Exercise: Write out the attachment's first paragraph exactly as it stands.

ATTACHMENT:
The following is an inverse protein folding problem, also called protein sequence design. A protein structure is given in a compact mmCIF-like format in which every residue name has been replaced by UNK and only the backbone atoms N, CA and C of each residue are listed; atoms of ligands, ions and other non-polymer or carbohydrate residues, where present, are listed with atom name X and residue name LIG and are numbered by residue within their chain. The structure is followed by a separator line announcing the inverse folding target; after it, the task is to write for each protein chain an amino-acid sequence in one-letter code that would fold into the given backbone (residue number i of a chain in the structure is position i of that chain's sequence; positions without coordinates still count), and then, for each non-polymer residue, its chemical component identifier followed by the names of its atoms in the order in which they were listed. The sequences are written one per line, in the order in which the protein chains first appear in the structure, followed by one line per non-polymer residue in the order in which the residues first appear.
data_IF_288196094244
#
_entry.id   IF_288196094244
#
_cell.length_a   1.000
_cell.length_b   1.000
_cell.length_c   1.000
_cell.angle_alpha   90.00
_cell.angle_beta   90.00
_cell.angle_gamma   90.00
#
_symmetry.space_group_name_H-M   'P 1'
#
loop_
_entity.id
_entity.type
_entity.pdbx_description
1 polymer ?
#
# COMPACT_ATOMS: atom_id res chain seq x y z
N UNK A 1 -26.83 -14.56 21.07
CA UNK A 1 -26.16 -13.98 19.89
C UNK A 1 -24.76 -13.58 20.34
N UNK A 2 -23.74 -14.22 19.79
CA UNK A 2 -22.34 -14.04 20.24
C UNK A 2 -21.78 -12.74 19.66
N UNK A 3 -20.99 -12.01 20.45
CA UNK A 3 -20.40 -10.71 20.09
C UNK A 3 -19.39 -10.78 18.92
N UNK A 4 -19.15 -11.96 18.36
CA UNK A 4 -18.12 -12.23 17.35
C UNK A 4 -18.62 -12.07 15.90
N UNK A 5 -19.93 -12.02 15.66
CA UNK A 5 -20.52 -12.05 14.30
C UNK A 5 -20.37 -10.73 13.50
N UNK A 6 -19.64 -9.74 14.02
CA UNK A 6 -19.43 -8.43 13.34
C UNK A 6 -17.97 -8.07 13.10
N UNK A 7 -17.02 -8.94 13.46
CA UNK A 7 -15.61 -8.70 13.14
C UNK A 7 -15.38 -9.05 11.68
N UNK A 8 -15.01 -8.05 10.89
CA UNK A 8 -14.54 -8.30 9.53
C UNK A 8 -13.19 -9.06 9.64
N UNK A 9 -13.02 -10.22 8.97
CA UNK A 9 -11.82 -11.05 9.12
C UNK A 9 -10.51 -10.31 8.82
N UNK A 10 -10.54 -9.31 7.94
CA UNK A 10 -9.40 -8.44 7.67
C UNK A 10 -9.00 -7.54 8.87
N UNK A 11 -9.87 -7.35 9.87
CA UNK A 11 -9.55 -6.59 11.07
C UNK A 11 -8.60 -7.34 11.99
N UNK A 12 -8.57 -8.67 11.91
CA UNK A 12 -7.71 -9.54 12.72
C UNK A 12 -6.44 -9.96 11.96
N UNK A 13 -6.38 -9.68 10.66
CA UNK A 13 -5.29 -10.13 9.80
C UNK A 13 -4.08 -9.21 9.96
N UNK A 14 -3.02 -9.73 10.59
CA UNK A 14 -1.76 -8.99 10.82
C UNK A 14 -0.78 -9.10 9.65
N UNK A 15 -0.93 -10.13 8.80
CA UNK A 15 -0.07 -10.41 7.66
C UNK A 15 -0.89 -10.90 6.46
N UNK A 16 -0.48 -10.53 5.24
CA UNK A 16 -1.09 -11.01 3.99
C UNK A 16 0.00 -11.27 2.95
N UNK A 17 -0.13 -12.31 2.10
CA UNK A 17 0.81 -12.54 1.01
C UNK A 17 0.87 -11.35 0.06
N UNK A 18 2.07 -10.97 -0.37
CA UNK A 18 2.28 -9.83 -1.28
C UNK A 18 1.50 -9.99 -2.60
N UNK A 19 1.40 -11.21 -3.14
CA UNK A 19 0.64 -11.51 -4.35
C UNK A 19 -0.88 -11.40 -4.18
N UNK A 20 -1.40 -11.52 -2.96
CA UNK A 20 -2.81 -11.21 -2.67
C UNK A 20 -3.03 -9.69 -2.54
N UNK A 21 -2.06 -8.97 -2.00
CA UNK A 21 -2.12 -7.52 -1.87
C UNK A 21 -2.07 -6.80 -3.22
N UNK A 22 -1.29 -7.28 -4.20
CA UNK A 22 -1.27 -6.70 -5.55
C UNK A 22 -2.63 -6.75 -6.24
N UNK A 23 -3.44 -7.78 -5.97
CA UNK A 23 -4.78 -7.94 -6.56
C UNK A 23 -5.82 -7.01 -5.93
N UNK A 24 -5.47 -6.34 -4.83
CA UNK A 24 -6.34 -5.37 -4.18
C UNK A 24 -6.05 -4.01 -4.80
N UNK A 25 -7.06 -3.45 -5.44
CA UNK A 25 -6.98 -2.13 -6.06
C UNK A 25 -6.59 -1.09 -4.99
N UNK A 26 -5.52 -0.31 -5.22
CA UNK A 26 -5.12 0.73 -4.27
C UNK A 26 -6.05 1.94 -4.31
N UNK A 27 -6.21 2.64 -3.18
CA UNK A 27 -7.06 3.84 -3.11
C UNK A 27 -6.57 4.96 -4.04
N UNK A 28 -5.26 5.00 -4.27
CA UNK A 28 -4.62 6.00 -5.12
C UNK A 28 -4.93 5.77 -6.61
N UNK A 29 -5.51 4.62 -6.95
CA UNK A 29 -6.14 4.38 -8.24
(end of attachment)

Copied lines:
The following is an inverse protein folding problem, also called protein sequence design. A protein structure is given in a compact mmCIF-like format in which every residue name has been replaced by UNK and only the backbone atoms N, CA and C of each residue are listed; atoms of ligands, ions and other non-polymer or carbohydrate residues, where present, are listed with atom name X and residue name LIG and are numbered by residue within their chain. The structure is followed by a separator line announcing the inverse folding target; after it, the task is to write for each protein chain an amino-acid sequence in one-letter code that would fold into the given backbone (residue number i of a chain in the structure is position i of that chain's sequence; positions without coordinates still count), and then, for each non-polymer residue, its chemical component identifier followed by the names of its atoms in the order in which they were listed. The sequences are written one per line, in the order in which the protein chains first appear in the structure, followed by one line per non-polymer residue in the order in which the residues first appear.